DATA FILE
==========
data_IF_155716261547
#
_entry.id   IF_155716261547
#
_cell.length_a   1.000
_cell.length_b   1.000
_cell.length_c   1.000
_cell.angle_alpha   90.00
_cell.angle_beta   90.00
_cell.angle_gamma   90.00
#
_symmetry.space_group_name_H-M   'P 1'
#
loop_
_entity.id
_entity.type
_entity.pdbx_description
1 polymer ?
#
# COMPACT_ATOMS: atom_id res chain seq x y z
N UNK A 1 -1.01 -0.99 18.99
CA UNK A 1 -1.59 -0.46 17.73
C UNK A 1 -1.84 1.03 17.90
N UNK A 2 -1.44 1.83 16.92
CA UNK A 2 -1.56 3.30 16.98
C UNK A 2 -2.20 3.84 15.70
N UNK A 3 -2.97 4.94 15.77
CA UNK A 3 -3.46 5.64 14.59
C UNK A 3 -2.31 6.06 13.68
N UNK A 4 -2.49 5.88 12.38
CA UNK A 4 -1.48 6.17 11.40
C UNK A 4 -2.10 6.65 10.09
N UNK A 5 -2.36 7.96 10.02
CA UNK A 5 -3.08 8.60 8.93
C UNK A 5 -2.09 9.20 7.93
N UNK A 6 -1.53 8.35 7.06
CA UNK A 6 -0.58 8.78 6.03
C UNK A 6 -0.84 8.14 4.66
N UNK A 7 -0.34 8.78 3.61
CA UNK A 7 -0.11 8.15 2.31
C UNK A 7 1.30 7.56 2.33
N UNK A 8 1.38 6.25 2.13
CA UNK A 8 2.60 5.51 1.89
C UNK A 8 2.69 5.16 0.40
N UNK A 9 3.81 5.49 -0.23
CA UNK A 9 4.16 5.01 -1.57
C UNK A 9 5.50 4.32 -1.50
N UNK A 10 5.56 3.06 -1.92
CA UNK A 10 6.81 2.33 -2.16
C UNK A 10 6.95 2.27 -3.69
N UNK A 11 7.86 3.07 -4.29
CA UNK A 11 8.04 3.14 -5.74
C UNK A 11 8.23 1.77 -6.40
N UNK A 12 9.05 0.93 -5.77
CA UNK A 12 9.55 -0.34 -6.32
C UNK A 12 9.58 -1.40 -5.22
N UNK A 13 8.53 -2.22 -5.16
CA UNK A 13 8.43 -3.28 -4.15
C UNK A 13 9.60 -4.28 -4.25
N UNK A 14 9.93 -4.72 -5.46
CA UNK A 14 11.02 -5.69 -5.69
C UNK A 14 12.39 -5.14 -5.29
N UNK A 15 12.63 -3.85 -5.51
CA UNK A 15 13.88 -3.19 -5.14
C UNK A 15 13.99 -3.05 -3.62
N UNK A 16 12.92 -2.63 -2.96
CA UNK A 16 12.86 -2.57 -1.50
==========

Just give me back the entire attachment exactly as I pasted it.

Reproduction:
data_IF_155716261547
#
_entry.id   IF_155716261547
#
_cell.length_a   1.000
_cell.length_b   1.000
_cell.length_c   1.000
_cell.angle_alpha   90.00
_cell.angle_beta   90.00
_cell.angle_gamma   90.00
#
_symmetry.space_group_name_H-M   'P 1'
#
loop_
_entity.id
_entity.type
_entity.pdbx_description
1 polymer ?
#
# COMPACT_ATOMS: atom_id res chain seq x y z
N UNK A 1 -1.01 -0.99 18.99
CA UNK A 1 -1.59 -0.46 17.73
C UNK A 1 -1.84 1.03 17.90
N UNK A 2 -1.44 1.83 16.92
CA UNK A 2 -1.56 3.30 16.98
C UNK A 2 -2.20 3.84 15.70
N UNK A 3 -2.97 4.94 15.77
CA UNK A 3 -3.46 5.64 14.59
C UNK A 3 -2.31 6.06 13.68
N UNK A 4 -2.49 5.88 12.38
CA UNK A 4 -1.48 6.17 11.40
C UNK A 4 -2.10 6.65 10.09
N UNK A 5 -2.36 7.96 10.02
CA UNK A 5 -3.08 8.60 8.93
C UNK A 5 -2.09 9.20 7.93
N UNK A 6 -1.53 8.35 7.06
CA UNK A 6 -0.58 8.78 6.03
C UNK A 6 -0.84 8.14 4.66
N UNK A 7 -0.34 8.78 3.61
CA UNK A 7 -0.11 8.15 2.31
C UNK A 7 1.30 7.56 2.33
N UNK A 8 1.38 6.25 2.13
CA UNK A 8 2.60 5.51 1.89
C UNK A 8 2.69 5.16 0.40
N UNK A 9 3.81 5.49 -0.23
CA UNK A 9 4.16 5.01 -1.57
C UNK A 9 5.50 4.32 -1.50
N UNK A 10 5.56 3.06 -1.92
CA UNK A 10 6.81 2.33 -2.16
C UNK A 10 6.95 2.27 -3.69
N UNK A 11 7.86 3.07 -4.29
CA UNK A 11 8.04 3.14 -5.74
C UNK A 11 8.23 1.77 -6.40
N UNK A 12 9.05 0.93 -5.77
CA UNK A 12 9.55 -0.34 -6.32
C UNK A 12 9.58 -1.40 -5.22
N UNK A 13 8.53 -2.22 -5.16
CA UNK A 13 8.43 -3.28 -4.15
C UNK A 13 9.60 -4.28 -4.25
N UNK A 14 9.93 -4.72 -5.46
CA UNK A 14 11.02 -5.69 -5.69
C UNK A 14 12.39 -5.14 -5.29
N UNK A 15 12.63 -3.85 -5.51
CA UNK A 15 13.88 -3.19 -5.14
C UNK A 15 13.99 -3.05 -3.62
N UNK A 16 12.92 -2.63 -2.96
CA UNK A 16 12.86 -2.57 -1.50